Some key works that relate to Labour renewal:
Laurence Black, The Political Culture of the Left in Affluent Britain, 1951-64 (Basingstoke: Palgrave Macmillan, 2003).
Richard Carr, March of the Moderates: Bill Clinton, Tony Blair, and the Rebirth of Progressive Politics (London: I.B. Tauris, 2019).
Chris Clarke, Warring Fictions: Left Populism and its Defining Myths (London: Rowan and Littlefield, 2019).
Commission on Social Justice, Social Justice: Strategies for National Renewal (London: Vintage, 1994).
Jon Cruddas, 'The Future of the Labour Party', Talk to the Labour History Research Unit, 11 March 2016.
Jonathan Davis and Rohan McWilliam (eds.), Labour and the Left in the 1980s (Manchester: Manchester University Press, 2018).
Anthony Giddens, The Third Way: The Renewal of Social Democracy (Cambridge: Polity Press, 1998).
Philip Gould, The Unfinished Revolution: How New Labour Changed British Politics For Ever (London: Abacus, 2011 .
Herman Hauser, 'Technology for Social Good', imagine2027/Labour History Research Unit talk at Anglia Ruskin University, 5 April 2018.
Roy Hattersley, Choose Freedom: The Future for Democratic Socialism (London: Michael Joseph, 1987).
Colin Hughes and Patrick Wintour, Labour Rebuilt: The New Model Party (London: Fourth Estate, 1990).
Tony Judt, Ill Fares the Land: A Treatise on our Present Discontents (London: Penguin, 2010).
Labour Party, Meet the Challenge, Make the Change: A New Agenda for Britain (London: Labour Party, 1989).
Ross McKibbin, Parties and People: England, 1914-1951 (Oxford: Oxford University Press, 2010).
David Marquand, The Progressive Dilemma: From Lloyd George to Blair (London: Phoenix, 1999 ).
Mariana Mazzucato, The Entrepreneurial State: Debunking Public vs Private Sector Myths (London: Penguin, 2018 .
Martin Pugh, Speak for Britain! A New History of the Labour Party (London: Bodley Head, 2011).
Faiza Shaheen, Class and Social Mobility: talk to imagine2027/Labour History Research Unit, Anglia Ruskin University, 9 March 2018.
Wes Streeting, Let Us Face the Future Again (London: Fabian Society, 2020).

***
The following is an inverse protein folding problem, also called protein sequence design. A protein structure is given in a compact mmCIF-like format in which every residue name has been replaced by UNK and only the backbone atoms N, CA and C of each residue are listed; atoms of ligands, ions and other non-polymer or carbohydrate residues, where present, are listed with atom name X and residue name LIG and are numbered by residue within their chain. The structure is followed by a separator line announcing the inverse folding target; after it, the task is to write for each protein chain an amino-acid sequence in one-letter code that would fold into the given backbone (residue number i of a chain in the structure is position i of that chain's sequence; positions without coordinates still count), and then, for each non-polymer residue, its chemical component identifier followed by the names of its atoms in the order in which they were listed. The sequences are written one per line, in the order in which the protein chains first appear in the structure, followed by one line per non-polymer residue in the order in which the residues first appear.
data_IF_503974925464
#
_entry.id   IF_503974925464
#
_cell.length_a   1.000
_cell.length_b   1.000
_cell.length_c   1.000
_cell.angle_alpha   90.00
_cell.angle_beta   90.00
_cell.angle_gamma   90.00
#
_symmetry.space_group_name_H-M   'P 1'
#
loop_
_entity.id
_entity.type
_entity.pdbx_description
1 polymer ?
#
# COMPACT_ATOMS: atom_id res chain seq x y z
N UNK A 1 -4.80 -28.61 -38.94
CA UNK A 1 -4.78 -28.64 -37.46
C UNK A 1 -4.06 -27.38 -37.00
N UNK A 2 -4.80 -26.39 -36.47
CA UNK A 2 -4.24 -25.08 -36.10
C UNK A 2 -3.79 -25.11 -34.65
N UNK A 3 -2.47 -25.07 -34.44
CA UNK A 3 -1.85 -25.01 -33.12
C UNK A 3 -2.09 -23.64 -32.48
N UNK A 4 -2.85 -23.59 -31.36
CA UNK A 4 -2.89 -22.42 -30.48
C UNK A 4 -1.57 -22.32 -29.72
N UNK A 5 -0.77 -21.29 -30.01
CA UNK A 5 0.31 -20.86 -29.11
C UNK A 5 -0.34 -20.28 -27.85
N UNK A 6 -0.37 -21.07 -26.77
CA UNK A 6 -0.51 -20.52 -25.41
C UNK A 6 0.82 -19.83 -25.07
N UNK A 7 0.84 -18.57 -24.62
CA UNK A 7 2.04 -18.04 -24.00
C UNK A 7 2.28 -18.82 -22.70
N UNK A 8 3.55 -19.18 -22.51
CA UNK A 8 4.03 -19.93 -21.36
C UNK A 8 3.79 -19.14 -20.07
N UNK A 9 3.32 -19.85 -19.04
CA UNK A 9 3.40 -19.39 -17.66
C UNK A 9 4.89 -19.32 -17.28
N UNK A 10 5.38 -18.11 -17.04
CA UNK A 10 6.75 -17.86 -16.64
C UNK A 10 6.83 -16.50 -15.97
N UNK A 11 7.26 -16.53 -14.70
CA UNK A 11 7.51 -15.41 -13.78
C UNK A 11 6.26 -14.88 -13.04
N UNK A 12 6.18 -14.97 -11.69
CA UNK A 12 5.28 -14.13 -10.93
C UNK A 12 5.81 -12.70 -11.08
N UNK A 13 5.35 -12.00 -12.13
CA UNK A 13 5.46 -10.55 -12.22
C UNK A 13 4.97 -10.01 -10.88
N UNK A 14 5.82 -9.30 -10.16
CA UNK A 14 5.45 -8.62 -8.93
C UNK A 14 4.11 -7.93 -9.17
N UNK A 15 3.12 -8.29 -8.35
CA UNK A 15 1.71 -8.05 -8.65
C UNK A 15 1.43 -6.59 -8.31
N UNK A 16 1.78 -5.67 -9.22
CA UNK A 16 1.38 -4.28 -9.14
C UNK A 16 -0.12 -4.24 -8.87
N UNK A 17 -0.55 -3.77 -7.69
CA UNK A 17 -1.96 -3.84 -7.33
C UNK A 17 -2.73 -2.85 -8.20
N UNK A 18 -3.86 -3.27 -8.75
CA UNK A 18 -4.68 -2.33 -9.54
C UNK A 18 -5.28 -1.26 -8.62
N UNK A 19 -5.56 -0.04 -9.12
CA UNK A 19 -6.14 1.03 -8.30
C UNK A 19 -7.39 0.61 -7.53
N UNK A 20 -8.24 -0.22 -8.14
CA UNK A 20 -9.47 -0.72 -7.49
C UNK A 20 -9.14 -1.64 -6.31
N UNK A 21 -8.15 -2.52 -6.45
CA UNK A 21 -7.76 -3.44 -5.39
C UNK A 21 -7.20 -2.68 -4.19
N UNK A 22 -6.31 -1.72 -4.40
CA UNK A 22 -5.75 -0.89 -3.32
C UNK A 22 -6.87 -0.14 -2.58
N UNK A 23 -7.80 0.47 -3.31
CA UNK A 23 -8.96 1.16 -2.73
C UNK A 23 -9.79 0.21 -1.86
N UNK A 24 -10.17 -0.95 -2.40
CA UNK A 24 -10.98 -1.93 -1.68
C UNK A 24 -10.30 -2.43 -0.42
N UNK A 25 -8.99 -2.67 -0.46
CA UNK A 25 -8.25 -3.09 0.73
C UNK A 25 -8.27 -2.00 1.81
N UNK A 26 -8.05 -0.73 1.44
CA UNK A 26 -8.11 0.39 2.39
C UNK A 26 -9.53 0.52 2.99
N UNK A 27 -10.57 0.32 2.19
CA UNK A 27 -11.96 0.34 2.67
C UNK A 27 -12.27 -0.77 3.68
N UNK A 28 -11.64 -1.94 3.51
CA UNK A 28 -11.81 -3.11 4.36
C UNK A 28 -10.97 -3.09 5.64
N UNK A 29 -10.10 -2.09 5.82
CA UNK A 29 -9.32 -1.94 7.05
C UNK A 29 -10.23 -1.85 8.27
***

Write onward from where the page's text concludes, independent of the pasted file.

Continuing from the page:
David Swift, A Left for Itself: Left-wing Hobbyists and Performative Radicalism (Winchester: Zero Books, 2019)
Gerald R. Taylor, Labour's Renewal?: The Policy Review and Beyond (Basingstoke: Macmillan, 1997).
David Willetts, 'Fair Sharing across the Generations in 2027', imagine2027/Labour History Research Unit talk at Anglia Ruskin University, 31 May 2018.
Michael Young, The Rise of the Meritocracy (London: Penguin, 1961 ).
[This report reflects the work of the Labour History Research Unit (LHRU) at Anglia Ruskin University over the last ten years. It had its origins in the 'Labour's Shifting Sands' events that the LHRU ran with the Cambridge Labour Party in 2016 as well as the imagine2027 events that the LHRU co-hosted at Anglia Ruskin with Cambridge Commons. The latter produced a series of initiatives to promote equality in the Cambridge area. In my report I have drawn attention to just a few of the imagine2027 talks but they were all stimulating and can be found on the web at imagine2027.org.uk. For comments and support I am grateful to the following: Belinda Beaton, Paul Bloomfield, Kelly Boyd, Anne Campbell, Richard Carr, Charles Clarke, Jonathan Davis, Matthew Day, Kirsty Harris, David Swift, Tony Taylor and Nuala Webb. None of the above necessarily agrees with the arguments but I am grateful nevertheless. All errors are my responsibility.]
About the author. Rohan McWilliam is Professor of Modern British History at Anglia Ruskin University in Cambridge and co-director of its Labour History Research Unit. He co-edited Labour and the Left in the 1980s (2017) with Jonathan Davis and has written on the history of popular politics in the nineteenth century. He was President of the British Association for Victorian Studies in 2012-15 and his book, London's West End: Creating the Pleasure District, 1800-1914, will be published by Oxford University Press in 2020. He has been a member of the Labour Party since 1984.
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